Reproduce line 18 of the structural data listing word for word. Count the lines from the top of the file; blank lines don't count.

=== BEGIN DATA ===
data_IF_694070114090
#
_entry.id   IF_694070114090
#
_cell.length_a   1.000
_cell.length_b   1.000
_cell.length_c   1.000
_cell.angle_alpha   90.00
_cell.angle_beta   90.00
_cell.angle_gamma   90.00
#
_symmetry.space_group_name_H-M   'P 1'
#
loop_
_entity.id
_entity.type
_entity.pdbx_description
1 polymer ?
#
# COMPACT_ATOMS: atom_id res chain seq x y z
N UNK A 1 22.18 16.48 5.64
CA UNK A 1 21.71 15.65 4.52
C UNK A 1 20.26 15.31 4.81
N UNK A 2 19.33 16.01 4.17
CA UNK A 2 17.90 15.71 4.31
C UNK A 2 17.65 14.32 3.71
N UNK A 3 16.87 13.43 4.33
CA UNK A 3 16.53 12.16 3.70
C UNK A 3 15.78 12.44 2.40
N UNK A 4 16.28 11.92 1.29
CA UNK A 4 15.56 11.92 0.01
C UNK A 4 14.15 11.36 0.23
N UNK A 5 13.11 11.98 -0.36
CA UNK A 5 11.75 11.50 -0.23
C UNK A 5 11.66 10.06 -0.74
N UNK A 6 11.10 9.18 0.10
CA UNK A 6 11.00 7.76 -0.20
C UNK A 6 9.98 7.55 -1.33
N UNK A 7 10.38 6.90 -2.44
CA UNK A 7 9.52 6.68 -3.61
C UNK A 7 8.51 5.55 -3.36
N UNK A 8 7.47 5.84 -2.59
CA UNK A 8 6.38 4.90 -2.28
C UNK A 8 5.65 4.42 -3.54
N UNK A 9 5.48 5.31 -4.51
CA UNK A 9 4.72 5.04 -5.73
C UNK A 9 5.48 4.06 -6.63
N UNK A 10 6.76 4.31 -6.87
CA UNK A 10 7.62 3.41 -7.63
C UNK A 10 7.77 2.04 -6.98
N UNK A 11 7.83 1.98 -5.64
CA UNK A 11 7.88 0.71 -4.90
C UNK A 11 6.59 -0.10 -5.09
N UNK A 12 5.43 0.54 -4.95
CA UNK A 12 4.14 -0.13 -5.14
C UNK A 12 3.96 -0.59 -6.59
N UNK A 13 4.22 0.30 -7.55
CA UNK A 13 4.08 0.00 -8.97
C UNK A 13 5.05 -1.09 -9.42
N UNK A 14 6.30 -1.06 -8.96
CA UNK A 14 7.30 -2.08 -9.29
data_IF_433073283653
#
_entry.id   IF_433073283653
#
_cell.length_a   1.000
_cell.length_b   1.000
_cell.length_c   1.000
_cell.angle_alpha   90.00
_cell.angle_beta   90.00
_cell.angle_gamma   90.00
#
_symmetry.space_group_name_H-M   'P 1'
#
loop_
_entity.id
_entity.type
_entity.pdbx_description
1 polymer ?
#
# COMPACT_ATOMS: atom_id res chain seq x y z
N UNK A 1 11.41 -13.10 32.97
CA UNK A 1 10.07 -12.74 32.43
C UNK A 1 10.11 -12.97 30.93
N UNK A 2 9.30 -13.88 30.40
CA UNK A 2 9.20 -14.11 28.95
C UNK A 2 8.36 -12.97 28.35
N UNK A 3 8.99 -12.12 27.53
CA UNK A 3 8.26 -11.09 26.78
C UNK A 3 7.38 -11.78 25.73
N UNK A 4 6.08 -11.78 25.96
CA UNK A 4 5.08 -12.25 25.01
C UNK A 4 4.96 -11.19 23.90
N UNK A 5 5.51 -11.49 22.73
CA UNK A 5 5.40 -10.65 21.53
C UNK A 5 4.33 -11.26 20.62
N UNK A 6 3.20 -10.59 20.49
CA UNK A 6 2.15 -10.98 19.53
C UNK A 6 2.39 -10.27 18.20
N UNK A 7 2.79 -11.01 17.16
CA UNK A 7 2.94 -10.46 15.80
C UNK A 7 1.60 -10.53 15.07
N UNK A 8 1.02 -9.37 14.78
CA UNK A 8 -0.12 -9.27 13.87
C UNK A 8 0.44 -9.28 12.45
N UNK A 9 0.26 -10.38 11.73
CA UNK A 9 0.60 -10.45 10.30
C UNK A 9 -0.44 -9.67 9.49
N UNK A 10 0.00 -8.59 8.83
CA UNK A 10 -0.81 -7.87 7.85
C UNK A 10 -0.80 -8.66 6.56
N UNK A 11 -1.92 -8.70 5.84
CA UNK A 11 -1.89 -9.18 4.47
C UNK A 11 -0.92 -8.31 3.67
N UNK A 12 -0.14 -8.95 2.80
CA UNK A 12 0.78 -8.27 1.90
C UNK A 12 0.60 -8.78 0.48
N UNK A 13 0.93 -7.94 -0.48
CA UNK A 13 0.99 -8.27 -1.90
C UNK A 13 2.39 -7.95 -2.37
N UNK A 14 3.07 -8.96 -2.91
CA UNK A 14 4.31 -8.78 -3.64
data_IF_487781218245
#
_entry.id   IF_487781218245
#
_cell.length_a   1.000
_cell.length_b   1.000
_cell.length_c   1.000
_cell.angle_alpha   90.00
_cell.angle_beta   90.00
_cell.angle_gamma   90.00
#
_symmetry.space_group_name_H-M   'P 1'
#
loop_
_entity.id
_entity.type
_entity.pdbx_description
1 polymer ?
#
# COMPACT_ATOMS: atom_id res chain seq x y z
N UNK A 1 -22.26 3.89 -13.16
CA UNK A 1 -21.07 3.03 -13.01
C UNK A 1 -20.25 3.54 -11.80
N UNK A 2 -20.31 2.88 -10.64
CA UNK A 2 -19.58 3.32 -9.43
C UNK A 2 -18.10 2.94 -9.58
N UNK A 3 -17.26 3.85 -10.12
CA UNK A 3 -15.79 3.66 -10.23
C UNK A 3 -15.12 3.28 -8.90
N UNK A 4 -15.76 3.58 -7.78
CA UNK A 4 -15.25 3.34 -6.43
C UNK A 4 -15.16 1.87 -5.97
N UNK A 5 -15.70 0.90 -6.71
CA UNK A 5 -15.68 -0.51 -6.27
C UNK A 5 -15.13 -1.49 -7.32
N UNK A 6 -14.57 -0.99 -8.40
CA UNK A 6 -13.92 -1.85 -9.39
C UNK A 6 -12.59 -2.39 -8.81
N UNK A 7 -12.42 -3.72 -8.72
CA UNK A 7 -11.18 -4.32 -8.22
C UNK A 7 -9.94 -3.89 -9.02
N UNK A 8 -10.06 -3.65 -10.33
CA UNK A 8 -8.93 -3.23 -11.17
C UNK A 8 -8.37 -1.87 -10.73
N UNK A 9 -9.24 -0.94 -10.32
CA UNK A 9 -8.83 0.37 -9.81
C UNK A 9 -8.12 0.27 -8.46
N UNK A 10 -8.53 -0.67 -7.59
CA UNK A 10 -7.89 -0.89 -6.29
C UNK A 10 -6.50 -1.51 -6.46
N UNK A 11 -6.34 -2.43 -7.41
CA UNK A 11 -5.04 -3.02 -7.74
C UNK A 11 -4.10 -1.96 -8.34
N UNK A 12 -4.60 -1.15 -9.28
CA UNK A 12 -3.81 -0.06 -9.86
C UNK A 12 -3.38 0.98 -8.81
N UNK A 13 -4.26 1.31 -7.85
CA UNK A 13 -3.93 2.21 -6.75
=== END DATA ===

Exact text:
1 polymer ?